Red Clover

Red Clover (Trifolium pratense) is a flowering plant that is native to Europe, Western Asia and Northwest Africa. It is now naturalized worldwide. Red Clover is a common agricultural cover crop because it fixes nitrogen in the soil and is a rich source of pollen and nectar for bees.

Red Clover is widely used in Naturopathic Medicine to treat a variety of ailments. In Naturopathic Medicine, dried Red Clover is occasionally used as an oral herbal supplement or mixed with topical formulations for the treatment of acne.

Red Clover and Acne

There are some people who have reported that both oral and topical Red Clover formulations were helpful treatments for their acne. The effect of Red Clover on acne may be related to the presence of Phyto-Estrogens. Estrogens can inhibit the activity of Androgens (male sex hormones). Elevated levels of Androgens are known to trigger acne symptoms in some individuals.

Unfortunately there are no rigorous scientific studies on the effectiveness of Red Clover for the treatment of acne. Nonetheless, Red Clover is one of the few herbal supplements that may actually be useful as an acne treatment, and this application deserves further investigation.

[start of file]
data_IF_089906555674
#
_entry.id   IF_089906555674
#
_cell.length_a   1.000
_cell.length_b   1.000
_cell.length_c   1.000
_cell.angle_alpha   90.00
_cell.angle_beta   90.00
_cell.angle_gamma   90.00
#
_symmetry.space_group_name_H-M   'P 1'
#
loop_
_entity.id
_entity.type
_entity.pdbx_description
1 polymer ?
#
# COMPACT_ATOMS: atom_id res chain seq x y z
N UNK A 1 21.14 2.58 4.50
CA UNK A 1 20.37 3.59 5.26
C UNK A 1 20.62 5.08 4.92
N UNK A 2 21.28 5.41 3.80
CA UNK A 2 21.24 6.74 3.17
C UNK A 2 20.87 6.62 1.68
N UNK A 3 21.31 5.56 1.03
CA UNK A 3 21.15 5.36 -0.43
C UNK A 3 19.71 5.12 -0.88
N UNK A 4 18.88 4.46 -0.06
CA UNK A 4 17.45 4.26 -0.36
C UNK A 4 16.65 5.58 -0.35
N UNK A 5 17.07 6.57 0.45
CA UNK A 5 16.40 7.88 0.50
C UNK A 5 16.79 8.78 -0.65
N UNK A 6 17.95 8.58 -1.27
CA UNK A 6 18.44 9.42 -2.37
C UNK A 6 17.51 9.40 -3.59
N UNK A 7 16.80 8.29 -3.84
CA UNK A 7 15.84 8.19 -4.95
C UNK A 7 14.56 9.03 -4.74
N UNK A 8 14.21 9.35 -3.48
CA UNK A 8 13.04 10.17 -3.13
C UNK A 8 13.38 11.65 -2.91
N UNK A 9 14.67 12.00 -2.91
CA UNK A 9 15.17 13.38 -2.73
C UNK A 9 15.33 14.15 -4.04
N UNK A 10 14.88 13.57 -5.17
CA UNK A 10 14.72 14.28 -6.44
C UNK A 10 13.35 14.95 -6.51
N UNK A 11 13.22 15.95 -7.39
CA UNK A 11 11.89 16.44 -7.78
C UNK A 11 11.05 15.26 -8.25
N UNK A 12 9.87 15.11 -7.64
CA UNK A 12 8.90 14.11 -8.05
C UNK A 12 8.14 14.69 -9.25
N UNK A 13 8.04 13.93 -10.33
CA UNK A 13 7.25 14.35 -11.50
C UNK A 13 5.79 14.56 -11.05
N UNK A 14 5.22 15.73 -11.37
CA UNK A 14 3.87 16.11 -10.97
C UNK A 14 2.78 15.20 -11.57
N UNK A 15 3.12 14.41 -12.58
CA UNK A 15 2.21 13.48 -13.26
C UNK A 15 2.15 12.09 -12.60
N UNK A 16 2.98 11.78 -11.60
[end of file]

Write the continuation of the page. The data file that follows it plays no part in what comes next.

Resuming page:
How Does Red Clover Work?

Red Clover is purported to have anti-inflammatory, expectorant and sedative properties. Red Clover is commonly used as a Naturopathic treatment for menopausal hot-flashes. Red Clover contains several isoflavone compounds which are similar in structure estrogen (a female sex hormone). These Estrogen-like compounds are called Phyto-Estrogens. Consumption of large amounts of Red Clover extract can trigger estrogen-dependent effects in the body.


Phytoestrogens derived from red clover: an alternative to estrogen replacement therapy? Beck, et al. 2005.
Therapeutic agents and herbs in topical application for acne treatment. Kanlayavattanakul, et al. 2011.
Estrogenic activity of two standardized red clover extracts (Menoflavon) intended for large scale use in hormone replacement therapy. Dornstauder, et al. 2001.
Clinical studies of red clover (Trifolium pratense) dietary supplements in menopause: a literature review. Booth, et al. 2006.
Isoflavones, phytohormones and phytosterols. Dweck. 2006.
Determination of isoflavones in red clover and related species by high-performance liquid chromatography combined with ultraviolet and mass spectrometric detection. Wu, et al. 2003.
Inhibition of angiogenesis and inflammation by an extract of red clover (Trifolium pratense L.). Krenn, et al. 2009.